Owners/operator: ENMAX and Capital Power/ENMAX
Faced with an impending wave of coal plant retirements, Calgary utility ENMAX set out to build the largest, most efficient, most environmentally friendly power plant in Alberta. Along the way, it developed an innovative cold-weather reclaimed-water cooling system that helped cut wastewater discharges into a local river.
As with many areas in North America and Europe, electricity generation in the Canadian province of Alberta is in transition toward cleaner, more efficient, more water-wise power. According to statistics from the provincial Ministry of Energy, as of September 2014, 43% of Alberta’s installed capacity was coal-fired, 40% was from gas, and the balance came from renewables.
But that mix is changing rapidly, in part because of concerns with air quality in a region so dependent on fossil fuels. Up to 60% of its 14.6-GW total capacity is set to be replaced over the next 15 years as its coal plants are retired, and much of that new capacity will be gas-fired. Making that transition smoothly in an area with sensitive environmental concerns and dramatic extremes of weather will require leadership from the province’s generators and policymakers.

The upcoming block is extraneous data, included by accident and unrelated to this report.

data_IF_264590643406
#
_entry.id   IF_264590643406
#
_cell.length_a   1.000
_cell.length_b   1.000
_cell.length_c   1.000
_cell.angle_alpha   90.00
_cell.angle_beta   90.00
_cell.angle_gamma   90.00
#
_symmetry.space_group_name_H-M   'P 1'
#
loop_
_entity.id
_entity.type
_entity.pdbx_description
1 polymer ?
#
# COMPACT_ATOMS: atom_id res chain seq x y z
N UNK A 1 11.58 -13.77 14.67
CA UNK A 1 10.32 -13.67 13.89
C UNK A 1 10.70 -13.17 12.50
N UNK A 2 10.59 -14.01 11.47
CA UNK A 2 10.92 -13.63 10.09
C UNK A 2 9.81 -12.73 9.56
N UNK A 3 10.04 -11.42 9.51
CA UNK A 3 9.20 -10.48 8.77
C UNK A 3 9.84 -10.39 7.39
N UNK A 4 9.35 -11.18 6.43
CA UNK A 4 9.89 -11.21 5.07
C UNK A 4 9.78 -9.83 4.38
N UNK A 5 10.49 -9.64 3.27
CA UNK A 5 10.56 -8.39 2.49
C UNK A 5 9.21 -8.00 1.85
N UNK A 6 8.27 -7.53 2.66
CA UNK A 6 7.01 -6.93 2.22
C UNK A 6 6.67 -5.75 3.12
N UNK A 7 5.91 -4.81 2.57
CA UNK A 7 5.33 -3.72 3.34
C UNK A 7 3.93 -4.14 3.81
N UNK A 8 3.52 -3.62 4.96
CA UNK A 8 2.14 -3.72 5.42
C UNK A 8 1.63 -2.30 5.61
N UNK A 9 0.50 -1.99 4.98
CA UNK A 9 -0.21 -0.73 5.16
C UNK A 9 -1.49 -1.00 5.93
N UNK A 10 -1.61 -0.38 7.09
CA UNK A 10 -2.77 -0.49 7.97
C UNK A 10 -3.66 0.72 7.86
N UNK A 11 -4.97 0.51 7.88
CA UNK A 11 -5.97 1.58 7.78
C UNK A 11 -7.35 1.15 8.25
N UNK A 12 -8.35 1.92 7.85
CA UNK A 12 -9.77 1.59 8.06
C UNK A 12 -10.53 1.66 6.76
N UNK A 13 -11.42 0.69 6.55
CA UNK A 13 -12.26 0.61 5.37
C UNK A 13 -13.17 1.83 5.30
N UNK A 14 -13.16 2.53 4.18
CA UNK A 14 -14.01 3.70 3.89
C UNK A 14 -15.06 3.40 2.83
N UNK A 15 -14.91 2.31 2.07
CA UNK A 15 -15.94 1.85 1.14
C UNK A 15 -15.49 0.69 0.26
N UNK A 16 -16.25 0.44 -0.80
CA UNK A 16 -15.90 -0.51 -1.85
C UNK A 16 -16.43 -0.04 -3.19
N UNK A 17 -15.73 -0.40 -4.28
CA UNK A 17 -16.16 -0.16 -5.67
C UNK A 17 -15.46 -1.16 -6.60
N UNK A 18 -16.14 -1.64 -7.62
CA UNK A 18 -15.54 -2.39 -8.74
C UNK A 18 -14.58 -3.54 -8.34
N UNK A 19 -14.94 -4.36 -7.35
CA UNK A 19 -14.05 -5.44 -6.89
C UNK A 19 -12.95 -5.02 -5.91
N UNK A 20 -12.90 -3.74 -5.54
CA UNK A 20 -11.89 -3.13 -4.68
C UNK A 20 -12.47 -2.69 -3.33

Calgary-based ENMAX is a vertically integrated utility that has been serving the city for more than 100 years, beginning as the City of Calgary Electric System, which opened the first city-owned power plant in 1905. That municipal utility served Calgary until the province deregulated in the 1990s, and it was reorganized as ENMAX, a wholly owned subsidiary of the city, in 1998.
Though ENMAX’s generating capacity is a mix of gas and wind, it purchases a substantial amount of coal-fired electricity on the wholesale market. In the 2000s, ENMAX recognized that its small fleet of natural gas–fired plants in the Calgary area would not be enough to meet its needs, especially with the number of coal-fired plants slated for retirement because of Canadian federal greenhouse gas emissions regulations. It needed to secure its fleet for the future, and the decision was made to “think big.” One move was the acquisition in 2008 of the 320-MW combined cycle Calgary Energy Centre, but even more would be necessary.
Development and Construction
ENMAX began drawing up plans for one of the largest power plants in Alberta, a state-of-the-art combined cycle facility that would also be one of the most efficient and environmentally friendly fossil fuel–fired generating resources in Western Canada.
Plans for the project were announced in 2007, and in 2008 Mitsubishi Heavy Industries (now Mitsubishi Hitachi Power Systems, MHPS) was tapped to provide two 501G gas turbines. Alberta Utilities Commission issued permission to proceed in November 2010.